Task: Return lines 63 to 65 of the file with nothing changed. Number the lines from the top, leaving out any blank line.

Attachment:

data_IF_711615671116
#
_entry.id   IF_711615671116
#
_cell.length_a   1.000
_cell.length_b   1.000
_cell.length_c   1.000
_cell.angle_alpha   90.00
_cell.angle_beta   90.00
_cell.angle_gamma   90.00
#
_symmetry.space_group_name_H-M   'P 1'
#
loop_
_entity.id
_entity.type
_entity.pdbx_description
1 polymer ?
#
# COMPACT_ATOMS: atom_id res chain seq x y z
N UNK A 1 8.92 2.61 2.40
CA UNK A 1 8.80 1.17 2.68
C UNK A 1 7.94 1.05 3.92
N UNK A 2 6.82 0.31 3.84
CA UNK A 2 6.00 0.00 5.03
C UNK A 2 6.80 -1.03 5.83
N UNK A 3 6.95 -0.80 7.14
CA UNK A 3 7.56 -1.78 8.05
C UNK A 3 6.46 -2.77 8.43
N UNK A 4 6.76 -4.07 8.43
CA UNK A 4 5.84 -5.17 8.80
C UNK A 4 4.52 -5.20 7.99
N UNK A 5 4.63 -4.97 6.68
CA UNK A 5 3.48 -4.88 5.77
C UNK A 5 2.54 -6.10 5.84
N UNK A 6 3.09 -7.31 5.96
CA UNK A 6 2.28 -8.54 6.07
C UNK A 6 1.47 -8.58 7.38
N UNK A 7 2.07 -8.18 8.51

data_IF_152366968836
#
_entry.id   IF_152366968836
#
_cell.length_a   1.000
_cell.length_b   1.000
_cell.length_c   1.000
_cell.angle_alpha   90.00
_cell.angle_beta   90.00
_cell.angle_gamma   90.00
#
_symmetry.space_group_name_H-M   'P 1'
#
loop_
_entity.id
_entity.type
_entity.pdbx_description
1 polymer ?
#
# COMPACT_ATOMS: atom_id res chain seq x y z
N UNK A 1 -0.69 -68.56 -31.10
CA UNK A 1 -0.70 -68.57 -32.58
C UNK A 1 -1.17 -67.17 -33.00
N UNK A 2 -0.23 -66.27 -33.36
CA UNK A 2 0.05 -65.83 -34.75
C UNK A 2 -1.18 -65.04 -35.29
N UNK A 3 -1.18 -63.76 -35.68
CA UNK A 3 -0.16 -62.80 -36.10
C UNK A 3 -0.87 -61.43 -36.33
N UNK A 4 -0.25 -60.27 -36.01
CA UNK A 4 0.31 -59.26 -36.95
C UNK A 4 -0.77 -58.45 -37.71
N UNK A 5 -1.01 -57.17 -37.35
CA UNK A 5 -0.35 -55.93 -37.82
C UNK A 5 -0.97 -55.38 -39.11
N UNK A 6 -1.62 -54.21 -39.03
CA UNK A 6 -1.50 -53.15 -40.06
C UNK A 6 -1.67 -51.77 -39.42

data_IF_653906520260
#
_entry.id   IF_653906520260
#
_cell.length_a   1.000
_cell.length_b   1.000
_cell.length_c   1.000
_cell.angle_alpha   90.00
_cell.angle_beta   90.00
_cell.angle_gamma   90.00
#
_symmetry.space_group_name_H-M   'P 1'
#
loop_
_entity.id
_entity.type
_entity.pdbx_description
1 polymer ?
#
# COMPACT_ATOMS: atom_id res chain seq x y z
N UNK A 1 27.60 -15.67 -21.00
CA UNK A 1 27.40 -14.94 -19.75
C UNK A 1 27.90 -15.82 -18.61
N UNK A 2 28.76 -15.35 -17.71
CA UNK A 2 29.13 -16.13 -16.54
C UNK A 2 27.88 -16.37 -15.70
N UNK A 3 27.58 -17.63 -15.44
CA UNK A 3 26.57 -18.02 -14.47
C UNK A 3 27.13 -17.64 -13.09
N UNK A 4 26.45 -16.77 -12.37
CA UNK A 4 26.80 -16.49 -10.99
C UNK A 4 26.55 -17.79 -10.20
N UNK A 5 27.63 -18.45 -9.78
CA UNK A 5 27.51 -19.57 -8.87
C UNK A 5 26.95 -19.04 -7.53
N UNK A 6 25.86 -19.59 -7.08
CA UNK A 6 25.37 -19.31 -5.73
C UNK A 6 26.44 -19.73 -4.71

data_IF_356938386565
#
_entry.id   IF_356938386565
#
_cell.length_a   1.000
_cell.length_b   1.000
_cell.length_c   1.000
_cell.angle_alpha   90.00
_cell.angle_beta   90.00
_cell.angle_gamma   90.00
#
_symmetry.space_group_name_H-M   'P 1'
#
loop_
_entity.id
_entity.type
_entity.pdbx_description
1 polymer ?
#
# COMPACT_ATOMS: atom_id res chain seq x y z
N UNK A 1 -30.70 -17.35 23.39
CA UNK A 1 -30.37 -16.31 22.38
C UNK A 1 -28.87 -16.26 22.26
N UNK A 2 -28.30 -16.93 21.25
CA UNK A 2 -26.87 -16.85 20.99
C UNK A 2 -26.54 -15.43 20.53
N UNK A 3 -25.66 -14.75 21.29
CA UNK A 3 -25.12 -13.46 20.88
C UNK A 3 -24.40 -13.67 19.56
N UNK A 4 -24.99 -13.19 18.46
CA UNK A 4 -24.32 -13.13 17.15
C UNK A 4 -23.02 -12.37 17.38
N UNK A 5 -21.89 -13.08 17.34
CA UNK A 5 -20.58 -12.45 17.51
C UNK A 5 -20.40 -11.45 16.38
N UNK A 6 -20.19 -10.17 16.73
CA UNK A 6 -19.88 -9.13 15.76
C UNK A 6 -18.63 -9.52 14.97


N UNK A 2 -0.23 -66.27 -33.36
CA UNK A 2 0.05 -65.83 -34.75
C UNK A 2 -1.18 -65.04 -35.29